We raced to the line with two minutes to spare, our 1:10 pm tickets in hand. After heading out on the road almost 30 minutes later than I had desired, we had navigated the highways, battled the Denver traffic, and miraculously found a parking space in the coveted main parking lot just in time. The once-in-a-lifetime opportunity to see these ancient artifacts were just beyond those walls, and I couldn’t wait to share this moment with my girls. We were about to see the Dead Sea Scrolls.
For those unfamiliar with the Scrolls, they are ancient Jewish manuscripts found near the Dead Sea in the Qumran Caves in the 1940’s by some Bedouin shepherds. Their importance and value were not originally realized, and the story of the initial discovery, handling and care is truly fascinating and shocking. The Dead Sea Scrolls are significant to Christian culture because these manuscripts had writings that had been included in the Bible!
Included in the displays were artifacts from the time period including pottery, dishes, altars, and weaponry. They guided us to a small room for a short five minute explanation of the exhibit and what we were about to see. To say I was excited was an understatement! At one point in those first moments Peyton looked at me and exclaimed, “Are you CRYING?! ALREADY?!” I had to giggle and tell her to keep her voice down.
I just want to share with you a few of the pieces that pierced my heart, and put the Bible into such a new light for me. You know what I mean; you’ve read the Bible stories, you’ve heard the lessons. Yet, when it touches you in a new way, it feels fresh and new and….alive.
Sling-stones. Seriously. As in David and Goliath! The display contained approximately 15 of the smooth, nearly perfectly rounded spheres. As I gazed at them, I could see David praying to God for victory and choosing the best five stones that would surely bring the giant down. I could see Goliath in the distance with his sword and shield, laughing at the small boy they were sending his way with only a slingshot. Can you see it? The Israelites watching David closely as if he’s lost his mind, the Philistines amused at how easily the victory would come for Goliath. And in a brief moment, it was over. David landed his shot perfectly into Goliath’s forehead, and the giant lay dead at the feet of the shepherd. God gave David the victory and that man would go on to lead a nation as king. Goosebumps!
A small jug for oil. Did this slight vessel resemble the one that the widow stored the last of her oil in as she prepared the bread for Elijah? The widow only had enough for one more meal before her and her son would have nothing left and die from starvation. Yet the man of God arrived at her doorstep asking to be fed. No questions. God had directed her to feed him, despite the lack of ingredients to make enough for everyone. The scene became so vivid in my head. I saw this woman kneading what was left of the flour and olive oil together to make the small loaf of bread for the prophet, the words of God and Elijah running through her mind, weary from worry, that the oil and flour wouldn’t run out if she obeyed.
Coins. Coins were traded for the local currency that was needed to purchase the animals for offering at the temple. All of a sudden, the courtyard seemed to surround me. The animals, penned up and ready for purchase, the smell permeating the air. Israelite men arguing with the money changers over the interest they were trying to charge for the exchange. The buzz of daily life humming in my ears. I could imagine the Israelite men hoping that the doves or lambs they purchased were unblemished so as not to have to purchase another with what little money they had left.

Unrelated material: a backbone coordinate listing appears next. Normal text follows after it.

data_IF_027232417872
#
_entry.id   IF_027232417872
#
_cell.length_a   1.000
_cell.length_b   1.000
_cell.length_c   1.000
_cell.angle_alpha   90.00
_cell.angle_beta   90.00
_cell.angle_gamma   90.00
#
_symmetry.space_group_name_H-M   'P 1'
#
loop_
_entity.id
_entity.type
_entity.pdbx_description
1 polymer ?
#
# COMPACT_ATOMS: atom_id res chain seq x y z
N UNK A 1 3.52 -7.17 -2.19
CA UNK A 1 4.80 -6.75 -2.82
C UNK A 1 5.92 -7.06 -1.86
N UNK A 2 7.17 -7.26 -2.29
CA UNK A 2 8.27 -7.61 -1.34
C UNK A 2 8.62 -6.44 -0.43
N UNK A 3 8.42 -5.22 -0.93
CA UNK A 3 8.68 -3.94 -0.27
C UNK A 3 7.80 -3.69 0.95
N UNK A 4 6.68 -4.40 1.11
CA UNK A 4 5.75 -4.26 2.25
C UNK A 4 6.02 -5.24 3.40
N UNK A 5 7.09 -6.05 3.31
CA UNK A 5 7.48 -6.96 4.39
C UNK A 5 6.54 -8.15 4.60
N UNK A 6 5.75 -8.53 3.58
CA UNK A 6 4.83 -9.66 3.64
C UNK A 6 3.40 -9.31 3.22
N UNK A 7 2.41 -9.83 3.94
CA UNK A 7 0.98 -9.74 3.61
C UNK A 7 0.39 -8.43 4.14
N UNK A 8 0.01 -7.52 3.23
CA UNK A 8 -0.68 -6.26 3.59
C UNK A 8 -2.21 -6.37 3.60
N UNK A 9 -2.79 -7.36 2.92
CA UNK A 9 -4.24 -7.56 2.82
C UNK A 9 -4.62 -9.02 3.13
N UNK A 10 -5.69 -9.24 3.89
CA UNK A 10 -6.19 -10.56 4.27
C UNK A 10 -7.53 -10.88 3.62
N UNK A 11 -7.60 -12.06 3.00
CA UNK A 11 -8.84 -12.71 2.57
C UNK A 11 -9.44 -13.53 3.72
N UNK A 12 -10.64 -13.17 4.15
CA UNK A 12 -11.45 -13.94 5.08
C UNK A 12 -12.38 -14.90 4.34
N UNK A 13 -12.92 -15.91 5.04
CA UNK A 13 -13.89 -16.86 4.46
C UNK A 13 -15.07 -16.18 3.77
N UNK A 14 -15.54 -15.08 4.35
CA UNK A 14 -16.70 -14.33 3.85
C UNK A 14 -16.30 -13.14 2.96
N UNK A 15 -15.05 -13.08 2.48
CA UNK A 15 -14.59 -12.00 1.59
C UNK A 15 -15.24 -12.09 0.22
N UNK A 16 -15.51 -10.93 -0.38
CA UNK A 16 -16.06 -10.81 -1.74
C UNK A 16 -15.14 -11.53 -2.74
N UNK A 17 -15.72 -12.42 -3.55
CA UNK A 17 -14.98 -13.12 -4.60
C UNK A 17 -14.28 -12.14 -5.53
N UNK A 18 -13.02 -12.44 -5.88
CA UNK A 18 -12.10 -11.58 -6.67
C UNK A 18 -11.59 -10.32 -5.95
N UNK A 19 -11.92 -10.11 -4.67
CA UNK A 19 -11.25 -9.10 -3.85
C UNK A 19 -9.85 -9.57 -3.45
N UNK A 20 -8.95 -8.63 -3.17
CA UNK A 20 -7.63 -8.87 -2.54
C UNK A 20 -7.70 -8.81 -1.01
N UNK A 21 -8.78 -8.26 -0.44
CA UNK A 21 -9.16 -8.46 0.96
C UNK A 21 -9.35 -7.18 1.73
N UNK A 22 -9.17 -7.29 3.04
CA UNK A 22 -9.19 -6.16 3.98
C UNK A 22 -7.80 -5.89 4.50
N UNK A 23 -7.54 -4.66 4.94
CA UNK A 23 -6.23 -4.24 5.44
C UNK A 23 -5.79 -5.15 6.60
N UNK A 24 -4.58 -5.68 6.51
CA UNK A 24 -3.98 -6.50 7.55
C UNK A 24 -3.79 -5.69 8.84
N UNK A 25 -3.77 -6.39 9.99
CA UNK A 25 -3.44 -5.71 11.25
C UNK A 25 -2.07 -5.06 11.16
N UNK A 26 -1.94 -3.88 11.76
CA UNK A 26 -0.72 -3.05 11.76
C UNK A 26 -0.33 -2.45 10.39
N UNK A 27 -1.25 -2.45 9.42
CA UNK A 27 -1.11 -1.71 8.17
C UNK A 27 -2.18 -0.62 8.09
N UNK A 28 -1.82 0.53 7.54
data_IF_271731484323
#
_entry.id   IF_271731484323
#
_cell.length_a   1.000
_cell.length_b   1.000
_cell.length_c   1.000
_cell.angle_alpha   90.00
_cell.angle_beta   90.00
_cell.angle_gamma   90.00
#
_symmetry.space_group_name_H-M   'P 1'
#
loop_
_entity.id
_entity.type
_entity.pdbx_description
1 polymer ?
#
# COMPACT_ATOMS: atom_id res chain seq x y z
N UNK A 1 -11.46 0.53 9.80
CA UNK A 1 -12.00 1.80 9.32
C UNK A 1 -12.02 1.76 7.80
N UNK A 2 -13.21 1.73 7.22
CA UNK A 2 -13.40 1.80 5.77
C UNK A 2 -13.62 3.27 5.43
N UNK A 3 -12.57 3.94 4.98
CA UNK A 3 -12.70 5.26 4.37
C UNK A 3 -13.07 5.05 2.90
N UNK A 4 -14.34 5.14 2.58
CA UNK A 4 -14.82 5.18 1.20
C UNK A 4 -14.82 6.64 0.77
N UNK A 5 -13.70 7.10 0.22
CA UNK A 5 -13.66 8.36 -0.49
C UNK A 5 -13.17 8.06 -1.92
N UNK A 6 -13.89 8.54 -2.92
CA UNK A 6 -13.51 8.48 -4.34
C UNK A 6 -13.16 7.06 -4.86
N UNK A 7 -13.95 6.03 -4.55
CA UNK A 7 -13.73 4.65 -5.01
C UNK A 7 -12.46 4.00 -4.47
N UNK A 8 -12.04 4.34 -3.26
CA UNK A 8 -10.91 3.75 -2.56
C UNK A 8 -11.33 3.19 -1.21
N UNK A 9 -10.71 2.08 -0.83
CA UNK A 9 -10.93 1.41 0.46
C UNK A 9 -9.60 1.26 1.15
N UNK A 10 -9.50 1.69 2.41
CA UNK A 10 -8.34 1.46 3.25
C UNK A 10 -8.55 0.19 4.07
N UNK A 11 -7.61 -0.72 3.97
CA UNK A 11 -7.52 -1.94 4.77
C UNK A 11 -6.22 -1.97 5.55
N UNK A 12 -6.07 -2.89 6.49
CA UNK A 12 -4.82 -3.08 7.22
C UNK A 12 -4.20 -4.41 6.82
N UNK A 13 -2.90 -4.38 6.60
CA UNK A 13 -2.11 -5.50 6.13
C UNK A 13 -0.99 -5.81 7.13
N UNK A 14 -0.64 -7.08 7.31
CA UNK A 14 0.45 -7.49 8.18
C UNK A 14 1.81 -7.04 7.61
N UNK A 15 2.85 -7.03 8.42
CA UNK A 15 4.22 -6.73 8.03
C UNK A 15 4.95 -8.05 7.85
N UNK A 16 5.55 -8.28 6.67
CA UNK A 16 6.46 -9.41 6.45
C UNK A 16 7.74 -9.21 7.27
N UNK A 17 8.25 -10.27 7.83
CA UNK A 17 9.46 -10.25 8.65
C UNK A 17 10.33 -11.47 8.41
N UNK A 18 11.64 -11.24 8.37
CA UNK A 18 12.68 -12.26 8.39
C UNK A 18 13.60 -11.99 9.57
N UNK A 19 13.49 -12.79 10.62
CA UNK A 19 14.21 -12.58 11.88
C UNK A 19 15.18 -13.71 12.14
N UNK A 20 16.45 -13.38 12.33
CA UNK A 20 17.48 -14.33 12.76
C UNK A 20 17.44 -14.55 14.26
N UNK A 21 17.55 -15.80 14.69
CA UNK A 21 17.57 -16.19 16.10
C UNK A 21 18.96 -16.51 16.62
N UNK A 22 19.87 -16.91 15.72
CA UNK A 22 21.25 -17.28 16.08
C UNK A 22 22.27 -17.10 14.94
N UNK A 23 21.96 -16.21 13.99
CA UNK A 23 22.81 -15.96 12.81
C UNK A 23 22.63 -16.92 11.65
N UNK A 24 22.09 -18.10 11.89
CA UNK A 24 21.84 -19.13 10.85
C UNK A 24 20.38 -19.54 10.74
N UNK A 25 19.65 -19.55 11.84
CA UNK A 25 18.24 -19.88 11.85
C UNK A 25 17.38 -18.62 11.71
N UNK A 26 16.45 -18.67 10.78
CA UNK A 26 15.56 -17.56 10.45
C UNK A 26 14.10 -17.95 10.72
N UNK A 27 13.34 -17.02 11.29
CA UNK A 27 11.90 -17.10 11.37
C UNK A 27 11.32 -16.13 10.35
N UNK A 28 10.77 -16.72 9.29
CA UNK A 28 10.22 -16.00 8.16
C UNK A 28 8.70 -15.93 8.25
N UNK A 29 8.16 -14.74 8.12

And those Scrolls….the tiny Hebrew writing. The thinly laid, delicate parchment. The aging ink. Can you imagine the Jewish men hunched over in the dim light, putting quill to parchment? In this display, I saw the words from Isaiah—[He has s]treched out [his hand] over the sea, to shake the kingdoms… (Isaiah 23:11a). The Psalms of King David were found, and Psalm 121 was laid out before me in its entirety:
A song of ascents. I turn my eyes to the mountains; from where will [my help] come? My help comes from the LORD, maker of heaven and earth. He will not let your foot [give way;] and your guardian [will] not slumber; See the [guardian of] [I]srael neither slumbers nor sleeps at night! The LORD is your guardian, your protection at your right hand. By da[y] [the s]un will not strike you, nor the moon by night. The LORD will guard you from al[l harm,] He will gu[ard] your life. He will guard your going and coming now and for[ever.]
The words from the Bible were enclosed in a case right in front of me, proving to me just how true the words of God are.
As we rounded the corner towards the end of the exhibit, a large three-ton stone from the Western Wall stood in our path with a makeshift wall surrounding it. There, they had papers for people to write prayers to place in the wall (as they do in Jerusalem) that would be sent to Israel. As I put my prayer in a crevice of the wall, I asked God that this exhibit and His word would touch people the way it had touched me.
I pray, even now, that this experience never leave my mind and that it would have a lasting impact on me as a reminder that our God, our Bible, His words are alive and real.
I know not everyone will have an opportunity to see an exhibit like this. My challenge to you today is to ask God to open your eyes to a fresh perspective of His words in the Bible as this exhibit did for me. Read it as the love story that it is to you. It will change your life.